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Staff Publications

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    'Staff publications' is the digital repository of Wageningen University & Research

    'Staff publications' contains references to publications authored by Wageningen University staff from 1976 onward.

    Publications authored by the staff of the Research Institutes are available from 1995 onwards.

    Full text documents are added when available. The database is updated daily and currently holds about 240,000 items, of which 72,000 in open access.

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Record number 429554
Title Time to first fracture affects sweetness of gels
Author(s) Sala, G.; Stieger, M.A.
Source Food Hydrocolloids 30 (2013)1. - ISSN 0268-005X - p. 73 - 81.
DOI https://doi.org/10.1016/j.foodhyd.2012.05.003
Department(s) FBR Food Technology
Chair Sensory Science and Eating Behaviour
VLAG
Publication type Refereed Article in a scientific journal
Publication year 2013
Keyword(s) emulsion-filled gels - sugar - perception - fat - deformation - preferences - texture - flavor - impact - foods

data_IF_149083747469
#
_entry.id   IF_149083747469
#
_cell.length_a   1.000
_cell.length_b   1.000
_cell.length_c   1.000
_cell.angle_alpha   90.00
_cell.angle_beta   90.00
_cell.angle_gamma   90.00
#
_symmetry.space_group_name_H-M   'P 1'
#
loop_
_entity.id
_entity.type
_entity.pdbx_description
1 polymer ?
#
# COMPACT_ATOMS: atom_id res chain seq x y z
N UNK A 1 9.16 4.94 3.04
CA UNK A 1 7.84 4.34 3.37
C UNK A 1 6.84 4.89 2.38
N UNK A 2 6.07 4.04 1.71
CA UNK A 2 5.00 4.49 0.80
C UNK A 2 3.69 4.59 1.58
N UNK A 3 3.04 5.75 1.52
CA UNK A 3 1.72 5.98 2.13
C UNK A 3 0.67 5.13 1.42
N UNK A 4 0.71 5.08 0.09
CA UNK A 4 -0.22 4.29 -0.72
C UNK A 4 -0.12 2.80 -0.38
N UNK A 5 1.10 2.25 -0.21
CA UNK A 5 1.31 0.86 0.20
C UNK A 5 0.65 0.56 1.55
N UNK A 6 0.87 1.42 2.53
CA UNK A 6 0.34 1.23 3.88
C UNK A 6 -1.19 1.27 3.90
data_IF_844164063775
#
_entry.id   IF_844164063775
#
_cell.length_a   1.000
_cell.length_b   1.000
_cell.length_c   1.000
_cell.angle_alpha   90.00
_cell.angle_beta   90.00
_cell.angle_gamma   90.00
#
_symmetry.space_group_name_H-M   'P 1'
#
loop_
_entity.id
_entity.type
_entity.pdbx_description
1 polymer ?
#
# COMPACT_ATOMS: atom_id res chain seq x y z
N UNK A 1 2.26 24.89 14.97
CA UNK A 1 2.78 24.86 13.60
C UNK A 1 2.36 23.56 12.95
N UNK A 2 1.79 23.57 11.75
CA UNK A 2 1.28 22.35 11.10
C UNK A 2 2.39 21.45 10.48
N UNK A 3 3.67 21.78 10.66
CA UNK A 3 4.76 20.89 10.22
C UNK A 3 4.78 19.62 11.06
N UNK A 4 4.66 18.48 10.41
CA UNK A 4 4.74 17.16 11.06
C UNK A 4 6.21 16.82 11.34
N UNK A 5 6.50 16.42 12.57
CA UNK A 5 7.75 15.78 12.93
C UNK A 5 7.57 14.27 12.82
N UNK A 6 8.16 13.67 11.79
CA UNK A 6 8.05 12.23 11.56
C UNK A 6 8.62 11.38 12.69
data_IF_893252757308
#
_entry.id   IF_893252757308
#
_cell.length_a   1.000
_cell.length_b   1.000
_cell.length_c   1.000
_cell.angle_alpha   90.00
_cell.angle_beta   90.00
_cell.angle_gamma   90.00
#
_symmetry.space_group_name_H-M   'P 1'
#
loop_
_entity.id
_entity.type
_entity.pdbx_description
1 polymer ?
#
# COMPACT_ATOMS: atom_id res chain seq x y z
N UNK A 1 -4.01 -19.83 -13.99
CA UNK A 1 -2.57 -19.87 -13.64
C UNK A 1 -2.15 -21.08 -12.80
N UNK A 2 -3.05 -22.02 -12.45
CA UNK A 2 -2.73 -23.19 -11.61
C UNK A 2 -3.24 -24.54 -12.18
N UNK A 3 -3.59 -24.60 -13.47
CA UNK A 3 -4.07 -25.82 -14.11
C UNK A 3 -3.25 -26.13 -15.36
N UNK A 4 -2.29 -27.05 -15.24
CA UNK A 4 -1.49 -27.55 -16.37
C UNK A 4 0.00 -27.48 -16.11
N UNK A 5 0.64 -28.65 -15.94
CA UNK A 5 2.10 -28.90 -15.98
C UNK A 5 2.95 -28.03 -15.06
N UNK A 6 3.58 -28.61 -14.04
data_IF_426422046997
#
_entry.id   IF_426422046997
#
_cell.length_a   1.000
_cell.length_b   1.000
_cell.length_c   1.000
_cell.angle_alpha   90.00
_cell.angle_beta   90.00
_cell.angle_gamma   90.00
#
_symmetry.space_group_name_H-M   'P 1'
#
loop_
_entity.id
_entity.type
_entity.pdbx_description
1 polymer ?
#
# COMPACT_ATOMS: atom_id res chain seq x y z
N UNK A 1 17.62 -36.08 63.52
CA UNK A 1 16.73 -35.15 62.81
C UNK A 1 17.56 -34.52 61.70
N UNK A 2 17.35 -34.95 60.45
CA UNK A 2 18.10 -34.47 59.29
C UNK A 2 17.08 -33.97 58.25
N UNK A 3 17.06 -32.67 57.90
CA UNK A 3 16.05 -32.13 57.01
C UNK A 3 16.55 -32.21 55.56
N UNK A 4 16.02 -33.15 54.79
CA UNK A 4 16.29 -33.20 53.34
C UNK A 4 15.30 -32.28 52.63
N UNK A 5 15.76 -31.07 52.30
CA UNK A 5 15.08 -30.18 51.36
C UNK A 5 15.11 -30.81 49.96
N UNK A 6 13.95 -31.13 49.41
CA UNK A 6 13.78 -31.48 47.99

Abstract The aim of this study was to investigate the influence of the breakdown behaviour on sweetness intensity of gelled model foods. Emulsion-filled gelatine/agar gels varying mainly in fracture strain (eF) were used. The fracture strain was modified by changing either the ratio between gelatine and agar concentration or the size of the oil droplets embedded in the gel matrix. The sugar content of all gels was kept constant at 6 wt%. The fracture strain of the gels varied between eF = 37% and eF = 72%. The number of gel fragments (n) obtained after uniaxial compression of a gel specimen increased with decreasing fracture strain from n = 10 (eF = 72%) to n = 200 (eF = 37%). A quantitative descriptive analysis sensory study revealed that the sweetness intensity perceived after firstfracture of the gel in the mouth was higher for gels with lower fracture strain. The sweetness intensity of the most brittle gel (Isweet = 65; eF = 37%) was almost twice as high as the sweetness intensity of the least brittle gel (Isweet = 36; eF = 72%). In addition, the panelists determined the time after which the maximum sweetness intensity was perceived (tmax). The maximum sweetness intensity of brittle gels was perceived after tmax = 6 s (eF = 37%), whereas for less brittle gels the maximum sweetness intensity was perceived after tmax = 15 s (eF = 72%). The temporal evolution of sweetness intensity after the maximum sweetness intensity was comparable for all gels. The results suggest that the velocity of formation of new surfaces of the food in contact with the taste buds influences sweetness intensity in addition to the total surface which is generated during breakdown of the food.
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